Mayfly hatch under way in spades!
By Nick Longworth
Next time you’re fishing and you start to swat the flies buzzing around you, stop and think: are you trying to kill what could be your best bait?
There are several different insects of Mayflies which can be found on rivers around the area such as Straight River, which begins from Straight Lake in Osage.
Mayflies are in the Insect Order Ephemeroptera – and like all aquatic invertebrates – provide food for fish or other aquatic organisms.
Certain species in the order, such as Dark Hendrickson, Tricos and Sulfurs have all been historically known to thrive in Minnesotan summers, and hatch during the beginning months of summer, typically around May, June and July.
And that can make for some ideal fishing, says one expert.
“There are several species of Mayflies with quite different life histories and habitat requirements. Some species emerge earlier than others and some are more obvious than others. There are a large species of Mayfly that are well known and popular with trout anglers on Straight River, because when they are hatching, large trout are actively feeding and can be a little more vulnerable,” said Doug Kingsley, Area Fisheries Supervisor for the Minnesota DNR fisheries.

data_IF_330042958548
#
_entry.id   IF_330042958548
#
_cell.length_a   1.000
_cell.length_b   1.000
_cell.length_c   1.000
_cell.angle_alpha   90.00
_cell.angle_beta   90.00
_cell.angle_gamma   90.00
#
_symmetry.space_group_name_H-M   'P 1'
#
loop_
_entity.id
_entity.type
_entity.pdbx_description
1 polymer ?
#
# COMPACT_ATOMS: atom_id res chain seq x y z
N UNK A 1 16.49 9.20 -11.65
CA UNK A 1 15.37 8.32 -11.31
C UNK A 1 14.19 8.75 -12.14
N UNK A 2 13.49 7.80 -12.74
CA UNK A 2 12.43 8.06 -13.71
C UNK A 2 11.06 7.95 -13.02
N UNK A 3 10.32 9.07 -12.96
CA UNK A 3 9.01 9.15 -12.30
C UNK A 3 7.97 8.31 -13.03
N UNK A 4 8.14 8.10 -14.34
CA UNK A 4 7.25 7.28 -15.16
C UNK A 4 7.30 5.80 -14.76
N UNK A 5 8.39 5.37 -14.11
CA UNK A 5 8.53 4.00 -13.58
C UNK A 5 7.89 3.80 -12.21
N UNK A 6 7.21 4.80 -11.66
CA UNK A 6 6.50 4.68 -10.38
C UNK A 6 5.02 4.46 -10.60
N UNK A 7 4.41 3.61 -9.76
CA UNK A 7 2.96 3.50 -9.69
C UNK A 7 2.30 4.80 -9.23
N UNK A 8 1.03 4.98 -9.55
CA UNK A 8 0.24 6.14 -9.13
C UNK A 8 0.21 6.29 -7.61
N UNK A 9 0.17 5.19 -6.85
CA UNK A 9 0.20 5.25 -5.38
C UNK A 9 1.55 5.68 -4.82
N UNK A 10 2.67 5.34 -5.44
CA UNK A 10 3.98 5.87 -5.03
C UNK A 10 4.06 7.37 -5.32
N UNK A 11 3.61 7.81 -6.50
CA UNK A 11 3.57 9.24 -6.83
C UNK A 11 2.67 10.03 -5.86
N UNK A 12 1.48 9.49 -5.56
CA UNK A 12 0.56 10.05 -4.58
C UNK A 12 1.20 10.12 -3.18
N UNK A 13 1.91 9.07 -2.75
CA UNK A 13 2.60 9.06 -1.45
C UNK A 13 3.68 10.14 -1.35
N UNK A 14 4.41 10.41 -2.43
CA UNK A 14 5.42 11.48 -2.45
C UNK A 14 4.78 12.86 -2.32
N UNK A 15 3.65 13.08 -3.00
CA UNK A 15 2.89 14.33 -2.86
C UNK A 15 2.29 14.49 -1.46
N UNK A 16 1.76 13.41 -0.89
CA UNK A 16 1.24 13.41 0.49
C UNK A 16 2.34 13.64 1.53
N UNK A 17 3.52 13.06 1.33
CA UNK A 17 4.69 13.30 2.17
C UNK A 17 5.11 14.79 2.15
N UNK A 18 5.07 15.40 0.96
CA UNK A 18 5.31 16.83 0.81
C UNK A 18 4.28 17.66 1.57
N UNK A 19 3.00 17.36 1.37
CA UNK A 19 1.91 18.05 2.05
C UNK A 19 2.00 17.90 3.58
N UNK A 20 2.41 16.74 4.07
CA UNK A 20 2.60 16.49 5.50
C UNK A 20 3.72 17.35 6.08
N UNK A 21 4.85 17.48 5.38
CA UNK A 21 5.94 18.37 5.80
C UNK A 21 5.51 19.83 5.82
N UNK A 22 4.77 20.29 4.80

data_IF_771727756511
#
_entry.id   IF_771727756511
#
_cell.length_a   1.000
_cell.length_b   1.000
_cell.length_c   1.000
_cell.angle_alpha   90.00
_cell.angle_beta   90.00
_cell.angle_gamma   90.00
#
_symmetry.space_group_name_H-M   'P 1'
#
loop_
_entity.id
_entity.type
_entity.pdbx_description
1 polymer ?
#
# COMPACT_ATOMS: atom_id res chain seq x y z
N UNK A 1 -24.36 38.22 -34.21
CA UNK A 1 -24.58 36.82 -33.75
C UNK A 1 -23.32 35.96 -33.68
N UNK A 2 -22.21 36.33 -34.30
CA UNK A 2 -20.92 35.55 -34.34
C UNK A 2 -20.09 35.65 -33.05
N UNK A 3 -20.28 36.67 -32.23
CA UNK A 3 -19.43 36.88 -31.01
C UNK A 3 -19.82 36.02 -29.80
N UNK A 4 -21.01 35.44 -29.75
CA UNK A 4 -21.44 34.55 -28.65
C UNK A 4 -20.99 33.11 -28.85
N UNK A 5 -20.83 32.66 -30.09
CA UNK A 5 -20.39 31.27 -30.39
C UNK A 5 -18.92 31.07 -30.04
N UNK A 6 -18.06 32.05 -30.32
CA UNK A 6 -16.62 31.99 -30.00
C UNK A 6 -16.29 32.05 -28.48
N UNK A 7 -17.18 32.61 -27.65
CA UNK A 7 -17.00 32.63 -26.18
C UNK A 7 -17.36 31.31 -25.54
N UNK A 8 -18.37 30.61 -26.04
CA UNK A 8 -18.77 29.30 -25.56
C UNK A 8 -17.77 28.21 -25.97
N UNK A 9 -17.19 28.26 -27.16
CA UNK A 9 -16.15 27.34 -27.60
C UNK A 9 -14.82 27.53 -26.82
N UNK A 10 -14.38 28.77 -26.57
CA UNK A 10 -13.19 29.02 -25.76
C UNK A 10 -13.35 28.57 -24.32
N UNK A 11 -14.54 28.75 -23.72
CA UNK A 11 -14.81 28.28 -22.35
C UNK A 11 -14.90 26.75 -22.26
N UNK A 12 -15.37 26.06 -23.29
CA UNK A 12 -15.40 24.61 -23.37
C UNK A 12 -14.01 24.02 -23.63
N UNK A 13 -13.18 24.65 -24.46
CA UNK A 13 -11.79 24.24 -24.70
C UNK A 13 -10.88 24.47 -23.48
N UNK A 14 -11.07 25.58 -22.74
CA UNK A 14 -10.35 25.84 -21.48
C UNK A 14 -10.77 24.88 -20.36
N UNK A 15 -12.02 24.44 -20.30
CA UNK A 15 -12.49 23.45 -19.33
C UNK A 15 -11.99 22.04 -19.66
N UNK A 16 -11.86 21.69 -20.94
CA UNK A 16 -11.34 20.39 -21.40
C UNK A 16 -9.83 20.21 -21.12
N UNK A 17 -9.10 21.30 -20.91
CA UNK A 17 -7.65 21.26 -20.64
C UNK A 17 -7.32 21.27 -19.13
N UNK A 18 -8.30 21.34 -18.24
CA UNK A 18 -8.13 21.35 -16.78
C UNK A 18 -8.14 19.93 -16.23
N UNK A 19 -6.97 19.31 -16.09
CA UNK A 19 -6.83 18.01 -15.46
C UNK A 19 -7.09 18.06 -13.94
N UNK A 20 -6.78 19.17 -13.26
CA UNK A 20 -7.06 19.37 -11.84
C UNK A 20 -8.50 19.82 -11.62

“The Mayfly hatches can provide good fishing because fish are actively feeding and vulnerable. Any fishing can be better during a Mayfly hatch for fish that are actively feeding on the flies. I have seen walleye caught near or on the surface during Mayfly hatches and I have seen Hexagenia mayfly hatches on the Mississippi River so dense that they had to use snowplows to clear them off the bridges.”
Kingsley encourages people who are unaware of the Mayfly’s importance to simply practice apathy when dealing with what could be considered by many to be a pest.
In the natural order of things, the benefits far outweigh the inconvenience.
“(Mayfly) can interfere with people wanting to recreate outside. However, they are a nuisance that we should live with or overlook because they are so beneficial,” Kingsley said.
“We definitely don’t want to prevent Mayflies or their hatches. They are a vital part of the aquatic community, providing forage for fish and other aquatic organisms and can also be an indicator of good water quality.”